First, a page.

Hennekam et al., (1989) described a brother and two sisters, and a cousin from an inbred pedigree, with a syndrome combining intestinal lymphangiectasia, lymphoedema of the limbs and face, and unusual facies. Onset of the lymphoedema was between 1 and 12 years. Affected individuals suffered from recurrent bouts of erysipelas. In other cases oedema has been present at birth, is progressive, and can be asymmetrical. The facies were flat with malar hypoplasia and marked hypertelorism, a flat nasal bridge, a small mouth, delayed eruption of the teeth, which were irregularly spaced, and small ears with narrow external meati and a thick helix. There are prominent lateral palatine ridges. Mild short stature, mental retardation and seizures were also part of the condition. Gabrielli et al., (1991) reported a further affected male who also had gum hypertrophy, supernumerary oral frenula and skin syndactyly of the fingers. There was pachygyria in the parietal region.
Mikelsaar and Lurie (1992) reported a boy with features of Aarskog syndrome and lymphoedema of the legs. There were similarities to Hennekam (1989), but intelligence was normal. Yasunaga et al., (1993) reported a mildly affected boy with the characteristic facial features but with little oedema and again with normal intelligence.
Cormier-Daire et al., (1995) reported a case with craniosynostosis of the coronal sutures and an ectopic kidney. Angle and Hersh (1997) reported an affected girl with the condition. She was also noted to have atretic ear canals, vesicoureteral reflux, rectal prolapse, and syndactyly of 4th and 5th toes. She also had a ventricular septal defect. Erkan et al., (1998) reported a 17 month old Turkish girl with features of the condition. The parents were consanguineous. It is difficult to evaluate the facial features from the clinical photographs however. Huppke et al., (2000) reported two brothers with features of the condition. MRI scans revealed small subcortical hyperintensities in both patients and a large cystic lesion in the younger patient, probably representing an old infarction.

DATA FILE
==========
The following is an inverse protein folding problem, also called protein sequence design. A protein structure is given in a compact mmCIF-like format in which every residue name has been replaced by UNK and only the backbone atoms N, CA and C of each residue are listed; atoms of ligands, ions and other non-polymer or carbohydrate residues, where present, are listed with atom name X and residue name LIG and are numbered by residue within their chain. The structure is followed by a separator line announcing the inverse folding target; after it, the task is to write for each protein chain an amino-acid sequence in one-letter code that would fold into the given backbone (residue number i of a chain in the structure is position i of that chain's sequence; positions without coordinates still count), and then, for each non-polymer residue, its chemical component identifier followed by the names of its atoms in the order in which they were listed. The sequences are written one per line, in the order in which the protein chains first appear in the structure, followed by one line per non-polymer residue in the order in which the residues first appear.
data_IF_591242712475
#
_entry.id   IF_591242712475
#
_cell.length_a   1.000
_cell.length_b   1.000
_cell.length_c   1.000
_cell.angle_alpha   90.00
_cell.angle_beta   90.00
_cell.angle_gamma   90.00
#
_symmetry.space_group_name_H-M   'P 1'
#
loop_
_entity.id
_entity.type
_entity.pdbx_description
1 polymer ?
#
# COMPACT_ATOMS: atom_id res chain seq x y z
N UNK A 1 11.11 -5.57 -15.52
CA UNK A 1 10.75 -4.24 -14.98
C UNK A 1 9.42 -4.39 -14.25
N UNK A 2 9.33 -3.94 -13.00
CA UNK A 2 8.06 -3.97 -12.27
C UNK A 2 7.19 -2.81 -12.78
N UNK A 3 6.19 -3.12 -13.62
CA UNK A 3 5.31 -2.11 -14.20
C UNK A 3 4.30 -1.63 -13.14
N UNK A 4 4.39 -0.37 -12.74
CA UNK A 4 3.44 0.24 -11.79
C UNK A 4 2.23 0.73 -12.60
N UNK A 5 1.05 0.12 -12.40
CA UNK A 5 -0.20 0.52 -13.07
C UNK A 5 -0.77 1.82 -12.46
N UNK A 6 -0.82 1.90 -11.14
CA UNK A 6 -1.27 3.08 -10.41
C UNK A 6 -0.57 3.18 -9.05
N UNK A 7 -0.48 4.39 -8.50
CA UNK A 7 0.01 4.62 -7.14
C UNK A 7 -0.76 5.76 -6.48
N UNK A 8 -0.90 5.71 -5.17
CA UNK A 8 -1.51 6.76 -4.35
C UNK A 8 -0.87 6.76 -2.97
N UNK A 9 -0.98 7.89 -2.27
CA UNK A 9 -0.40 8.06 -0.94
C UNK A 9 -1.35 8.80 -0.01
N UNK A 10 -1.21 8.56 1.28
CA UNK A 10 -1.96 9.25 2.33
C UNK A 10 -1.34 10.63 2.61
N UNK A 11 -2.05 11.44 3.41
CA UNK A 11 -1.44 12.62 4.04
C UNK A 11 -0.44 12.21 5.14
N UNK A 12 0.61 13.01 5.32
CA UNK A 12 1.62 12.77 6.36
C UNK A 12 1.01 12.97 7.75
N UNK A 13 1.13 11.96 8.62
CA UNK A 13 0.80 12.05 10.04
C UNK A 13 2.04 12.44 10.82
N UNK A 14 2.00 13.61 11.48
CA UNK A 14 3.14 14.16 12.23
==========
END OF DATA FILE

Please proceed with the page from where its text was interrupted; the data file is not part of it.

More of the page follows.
Scarcella et al., (2000) reported two sisters with features of the condition. Unfortunately photographs were not published. Additional complications were hypothyroidism and hypertrophic pyloric stenosis. Both sisters died early within the first year of life. Glaucoma is present in about 10% of cases.
Forzano et al., (2002) reported a possible severely affected case. Four further cases were reported by Al-Gazali et al., (2003).
Bellini et al., (2003) reported a case with nonimmune hydrops fetalis, a congenital chylothorax and pulmonary lymphangiectasia.
Van Balkom et al., (2002) provide an excellent review. The patient reported by Musumeci et al., (2006), had massive genital involvement, including groups of red-violet pseudo-vesicular lesions.
The condition has now been mapped to 18q21 and mutations found in CCBE1 (Alders et al., 2009). Alders et al., (2013) looked at patients with CCB1 mutations and those without - they found no significant clinical differences between the 2 groups. The degree of lymphatic dysplasia was more severe in the mutation positive group.
Alders et al., (2014) looked at patients who were CCB1 negative and using exome sequencing found homozygous mutations in FAT4, the gene responsible for Van Maldergem syndrome. The families testing positive were those of Al-Gazali et al., (2003), Hennekam et al., (1989) and Erkan et al., (1998). DEspite a good deal of overlap, lymphedema is not a feature of Van Maldergem syndrome. Facial pictures shown by these authors of both conditions are convincingly similar.
Note the relatively mild case reported by Frosk et al., (2015). Polydactyly was present (in the case report post-axial, in the discussion pre-axial).

* This information is courtesy of the L M D.
If you find a mistake or would like to contribute additional information, please email us at: [email protected]